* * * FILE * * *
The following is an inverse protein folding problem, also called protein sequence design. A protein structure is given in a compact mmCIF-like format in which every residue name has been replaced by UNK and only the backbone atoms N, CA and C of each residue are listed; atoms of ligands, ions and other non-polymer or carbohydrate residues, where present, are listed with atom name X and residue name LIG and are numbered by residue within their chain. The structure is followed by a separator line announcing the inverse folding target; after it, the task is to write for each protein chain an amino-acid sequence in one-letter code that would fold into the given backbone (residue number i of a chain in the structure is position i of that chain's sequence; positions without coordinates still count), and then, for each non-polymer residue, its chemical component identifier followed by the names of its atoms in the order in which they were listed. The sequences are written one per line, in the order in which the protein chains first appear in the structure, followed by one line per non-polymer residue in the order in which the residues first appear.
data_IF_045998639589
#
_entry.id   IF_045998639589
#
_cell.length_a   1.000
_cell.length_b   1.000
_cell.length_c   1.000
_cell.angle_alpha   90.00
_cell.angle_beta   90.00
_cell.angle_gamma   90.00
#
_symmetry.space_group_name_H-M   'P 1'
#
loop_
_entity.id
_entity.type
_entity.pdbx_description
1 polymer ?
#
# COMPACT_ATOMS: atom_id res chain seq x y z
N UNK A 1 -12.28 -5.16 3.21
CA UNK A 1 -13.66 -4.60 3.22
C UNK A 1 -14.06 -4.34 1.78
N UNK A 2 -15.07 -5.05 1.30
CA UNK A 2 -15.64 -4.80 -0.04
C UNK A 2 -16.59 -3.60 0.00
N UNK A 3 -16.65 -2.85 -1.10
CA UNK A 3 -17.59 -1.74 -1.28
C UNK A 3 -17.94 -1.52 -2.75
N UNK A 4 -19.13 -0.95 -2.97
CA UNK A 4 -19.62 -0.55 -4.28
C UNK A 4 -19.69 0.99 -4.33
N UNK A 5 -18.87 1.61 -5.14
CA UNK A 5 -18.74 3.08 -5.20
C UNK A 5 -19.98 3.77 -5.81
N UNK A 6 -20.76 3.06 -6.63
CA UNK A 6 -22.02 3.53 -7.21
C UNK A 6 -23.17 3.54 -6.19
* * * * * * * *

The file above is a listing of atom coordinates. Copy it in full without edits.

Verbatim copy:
The following is an inverse protein folding problem, also called protein sequence design. A protein structure is given in a compact mmCIF-like format in which every residue name has been replaced by UNK and only the backbone atoms N, CA and C of each residue are listed; atoms of ligands, ions and other non-polymer or carbohydrate residues, where present, are listed with atom name X and residue name LIG and are numbered by residue within their chain. The structure is followed by a separator line announcing the inverse folding target; after it, the task is to write for each protein chain an amino-acid sequence in one-letter code that would fold into the given backbone (residue number i of a chain in the structure is position i of that chain's sequence; positions without coordinates still count), and then, for each non-polymer residue, its chemical component identifier followed by the names of its atoms in the order in which they were listed. The sequences are written one per line, in the order in which the protein chains first appear in the structure, followed by one line per non-polymer residue in the order in which the residues first appear.
data_IF_045998639589
#
_entry.id   IF_045998639589
#
_cell.length_a   1.000
_cell.length_b   1.000
_cell.length_c   1.000
_cell.angle_alpha   90.00
_cell.angle_beta   90.00
_cell.angle_gamma   90.00
#
_symmetry.space_group_name_H-M   'P 1'
#
loop_
_entity.id
_entity.type
_entity.pdbx_description
1 polymer ?
#
# COMPACT_ATOMS: atom_id res chain seq x y z
N UNK A 1 -12.28 -5.16 3.21
CA UNK A 1 -13.66 -4.60 3.22
C UNK A 1 -14.06 -4.34 1.78
N UNK A 2 -15.07 -5.05 1.30
CA UNK A 2 -15.64 -4.80 -0.04
C UNK A 2 -16.59 -3.60 0.00
N UNK A 3 -16.65 -2.85 -1.10
CA UNK A 3 -17.59 -1.74 -1.28
C UNK A 3 -17.94 -1.52 -2.75
N UNK A 4 -19.13 -0.95 -2.97
CA UNK A 4 -19.62 -0.55 -4.28
C UNK A 4 -19.69 0.99 -4.33
N UNK A 5 -18.87 1.61 -5.14
CA UNK A 5 -18.74 3.08 -5.20
C UNK A 5 -19.98 3.77 -5.81
N UNK A 6 -20.76 3.06 -6.63
CA UNK A 6 -22.02 3.53 -7.21
C UNK A 6 -23.17 3.54 -6.19